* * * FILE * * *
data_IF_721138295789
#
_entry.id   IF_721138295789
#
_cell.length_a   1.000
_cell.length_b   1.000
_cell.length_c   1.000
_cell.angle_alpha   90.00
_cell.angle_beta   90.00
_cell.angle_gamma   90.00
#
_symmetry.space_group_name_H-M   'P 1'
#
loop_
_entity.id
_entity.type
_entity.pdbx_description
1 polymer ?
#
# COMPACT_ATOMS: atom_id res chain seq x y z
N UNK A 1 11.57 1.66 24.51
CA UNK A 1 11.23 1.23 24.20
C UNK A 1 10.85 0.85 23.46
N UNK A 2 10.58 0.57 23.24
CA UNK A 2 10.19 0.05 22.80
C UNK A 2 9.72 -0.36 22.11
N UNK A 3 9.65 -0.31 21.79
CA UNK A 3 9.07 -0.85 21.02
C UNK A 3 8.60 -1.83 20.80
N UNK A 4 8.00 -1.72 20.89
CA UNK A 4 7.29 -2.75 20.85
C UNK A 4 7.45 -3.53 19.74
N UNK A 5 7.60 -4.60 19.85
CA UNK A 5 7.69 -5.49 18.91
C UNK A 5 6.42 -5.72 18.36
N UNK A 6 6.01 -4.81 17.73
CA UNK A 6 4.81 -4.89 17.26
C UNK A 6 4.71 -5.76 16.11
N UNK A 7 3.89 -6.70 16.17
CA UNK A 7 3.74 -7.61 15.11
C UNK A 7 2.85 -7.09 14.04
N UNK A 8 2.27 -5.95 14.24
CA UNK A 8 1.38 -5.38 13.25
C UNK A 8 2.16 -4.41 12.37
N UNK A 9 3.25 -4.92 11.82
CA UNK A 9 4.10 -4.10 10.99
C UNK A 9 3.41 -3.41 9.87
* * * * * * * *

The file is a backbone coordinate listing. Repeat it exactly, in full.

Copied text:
data_IF_721138295789
#
_entry.id   IF_721138295789
#
_cell.length_a   1.000
_cell.length_b   1.000
_cell.length_c   1.000
_cell.angle_alpha   90.00
_cell.angle_beta   90.00
_cell.angle_gamma   90.00
#
_symmetry.space_group_name_H-M   'P 1'
#
loop_
_entity.id
_entity.type
_entity.pdbx_description
1 polymer ?
#
# COMPACT_ATOMS: atom_id res chain seq x y z
N UNK A 1 11.57 1.66 24.51
CA UNK A 1 11.23 1.23 24.20
C UNK A 1 10.85 0.85 23.46
N UNK A 2 10.58 0.57 23.24
CA UNK A 2 10.19 0.05 22.80
C UNK A 2 9.72 -0.36 22.11
N UNK A 3 9.65 -0.31 21.79
CA UNK A 3 9.07 -0.85 21.02
C UNK A 3 8.60 -1.83 20.80
N UNK A 4 8.00 -1.72 20.89
CA UNK A 4 7.29 -2.75 20.85
C UNK A 4 7.45 -3.53 19.74
N UNK A 5 7.60 -4.60 19.85
CA UNK A 5 7.69 -5.49 18.91
C UNK A 5 6.42 -5.72 18.36
N UNK A 6 6.01 -4.81 17.73
CA UNK A 6 4.81 -4.89 17.26
C UNK A 6 4.71 -5.76 16.11
N UNK A 7 3.89 -6.70 16.17
CA UNK A 7 3.74 -7.61 15.11
C UNK A 7 2.85 -7.09 14.04
N UNK A 8 2.27 -5.95 14.24
CA UNK A 8 1.38 -5.38 13.25
C UNK A 8 2.16 -4.41 12.37
N UNK A 9 3.25 -4.92 11.82
CA UNK A 9 4.10 -4.10 10.99
C UNK A 9 3.41 -3.41 9.87